Phase 3. It gets a little special here and I'm not going to get into the RFC details, because it's simply too nit picky and kinda arbitrary. Phase 3 will start after phase 2 has completed, so it can't run while phase 2 is active. However, there are criteria that can cause phase 3 to run without phase 2 "activation", but not while phase 2 is running! It may start to make sense why BGP has a long convergence time. Phase 3 completes the BGP process and sends advertisements to neighbors.
What are the attributes
I grace thee with another fantastic diagram. A lot of explanation down below.
There are actually more attributes, like AS4_PATH is a different attribute than AS_PATH, but this is what I'll work with.
As mentioned earlier, the importance of the attributes are simply top to bottom. Before BGP starts looking at the attributes, it first checks if the route is actually valid. Meaning no loop, reachable next-hop and so on.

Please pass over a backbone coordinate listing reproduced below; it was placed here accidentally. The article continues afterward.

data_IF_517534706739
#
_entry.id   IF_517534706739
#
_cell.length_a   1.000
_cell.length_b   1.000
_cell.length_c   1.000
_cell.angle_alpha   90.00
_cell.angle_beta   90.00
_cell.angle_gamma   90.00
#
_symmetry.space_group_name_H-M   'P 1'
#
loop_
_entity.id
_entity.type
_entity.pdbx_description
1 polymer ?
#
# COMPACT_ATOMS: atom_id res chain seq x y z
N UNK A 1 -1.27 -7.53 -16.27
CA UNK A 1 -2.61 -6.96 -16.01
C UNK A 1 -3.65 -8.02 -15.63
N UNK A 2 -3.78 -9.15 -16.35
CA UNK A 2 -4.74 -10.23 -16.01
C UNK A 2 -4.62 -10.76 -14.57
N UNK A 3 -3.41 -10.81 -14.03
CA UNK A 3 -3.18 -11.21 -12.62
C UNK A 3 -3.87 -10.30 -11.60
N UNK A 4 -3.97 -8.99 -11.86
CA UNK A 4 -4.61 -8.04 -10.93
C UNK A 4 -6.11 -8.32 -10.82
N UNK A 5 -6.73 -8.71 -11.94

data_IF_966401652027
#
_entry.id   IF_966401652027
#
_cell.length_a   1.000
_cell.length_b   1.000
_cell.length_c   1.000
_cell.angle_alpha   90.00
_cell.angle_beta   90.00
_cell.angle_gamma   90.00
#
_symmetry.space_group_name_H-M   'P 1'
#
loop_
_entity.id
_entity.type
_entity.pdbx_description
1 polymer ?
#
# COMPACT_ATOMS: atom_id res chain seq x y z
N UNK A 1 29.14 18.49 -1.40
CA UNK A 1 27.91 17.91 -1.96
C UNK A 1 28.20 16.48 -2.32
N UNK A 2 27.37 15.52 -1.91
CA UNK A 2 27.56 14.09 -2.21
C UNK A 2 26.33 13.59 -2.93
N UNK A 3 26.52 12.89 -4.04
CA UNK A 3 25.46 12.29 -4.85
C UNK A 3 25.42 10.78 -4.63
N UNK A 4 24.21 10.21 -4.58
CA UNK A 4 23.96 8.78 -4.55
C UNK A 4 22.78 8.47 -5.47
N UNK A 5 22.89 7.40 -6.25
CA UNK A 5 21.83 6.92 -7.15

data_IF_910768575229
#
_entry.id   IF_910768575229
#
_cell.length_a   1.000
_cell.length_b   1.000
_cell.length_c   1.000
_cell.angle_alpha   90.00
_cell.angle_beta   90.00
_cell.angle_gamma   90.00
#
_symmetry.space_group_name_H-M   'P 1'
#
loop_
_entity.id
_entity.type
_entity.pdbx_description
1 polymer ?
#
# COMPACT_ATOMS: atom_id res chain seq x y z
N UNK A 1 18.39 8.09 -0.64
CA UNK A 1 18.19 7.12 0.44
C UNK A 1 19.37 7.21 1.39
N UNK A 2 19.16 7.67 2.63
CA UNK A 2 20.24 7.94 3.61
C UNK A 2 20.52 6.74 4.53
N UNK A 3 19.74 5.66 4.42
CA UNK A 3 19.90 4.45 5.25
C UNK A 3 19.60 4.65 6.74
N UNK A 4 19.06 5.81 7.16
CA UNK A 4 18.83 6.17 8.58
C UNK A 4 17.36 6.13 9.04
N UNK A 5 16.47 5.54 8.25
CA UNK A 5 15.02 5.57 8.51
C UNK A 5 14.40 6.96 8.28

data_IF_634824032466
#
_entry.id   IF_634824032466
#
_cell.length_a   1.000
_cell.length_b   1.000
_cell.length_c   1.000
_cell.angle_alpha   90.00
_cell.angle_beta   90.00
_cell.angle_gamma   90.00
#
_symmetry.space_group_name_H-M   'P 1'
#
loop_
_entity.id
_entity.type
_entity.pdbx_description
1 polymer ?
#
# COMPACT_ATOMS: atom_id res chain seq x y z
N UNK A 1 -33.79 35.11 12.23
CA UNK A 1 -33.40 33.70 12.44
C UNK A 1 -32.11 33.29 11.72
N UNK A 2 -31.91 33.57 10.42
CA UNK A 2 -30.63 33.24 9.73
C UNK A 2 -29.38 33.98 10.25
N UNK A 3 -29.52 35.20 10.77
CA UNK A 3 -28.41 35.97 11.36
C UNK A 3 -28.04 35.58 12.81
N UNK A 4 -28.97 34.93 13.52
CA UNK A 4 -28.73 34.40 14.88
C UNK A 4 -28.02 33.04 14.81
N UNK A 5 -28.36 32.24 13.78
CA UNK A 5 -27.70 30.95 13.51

Weight: Cisco proprietary (at least it was last I checked). It is locally significant, meaning the router doesn't advertise this attribute. Higher weight is preferred, ranging from 0 - 65535. Locally originated routes have a weight of 32768, while all other routes have a weight of 0 (default). It can be configured on either the neighbor statement or route-map. If configured on the neighbor, then every route received through that link will be applied with the weight. The route-map can be more selective of specific routes.
Local Preference: This attribute is advertised, but only within the same AS. While weight only matters if a route hits that exact router, local preference is advertised to all iBGP neighbors and tells them that they should use this path.
Local preference can be changed either through route-map for more specific entries or the default value for the whole router can be changed. The default value is changed with the bgp default local-preference 200 command. Local preference will use the highest value as the best and the default value is 100. The value is 32bit, so it can be configured quite high. It is an RFC standard, so it should be supported for all vendors.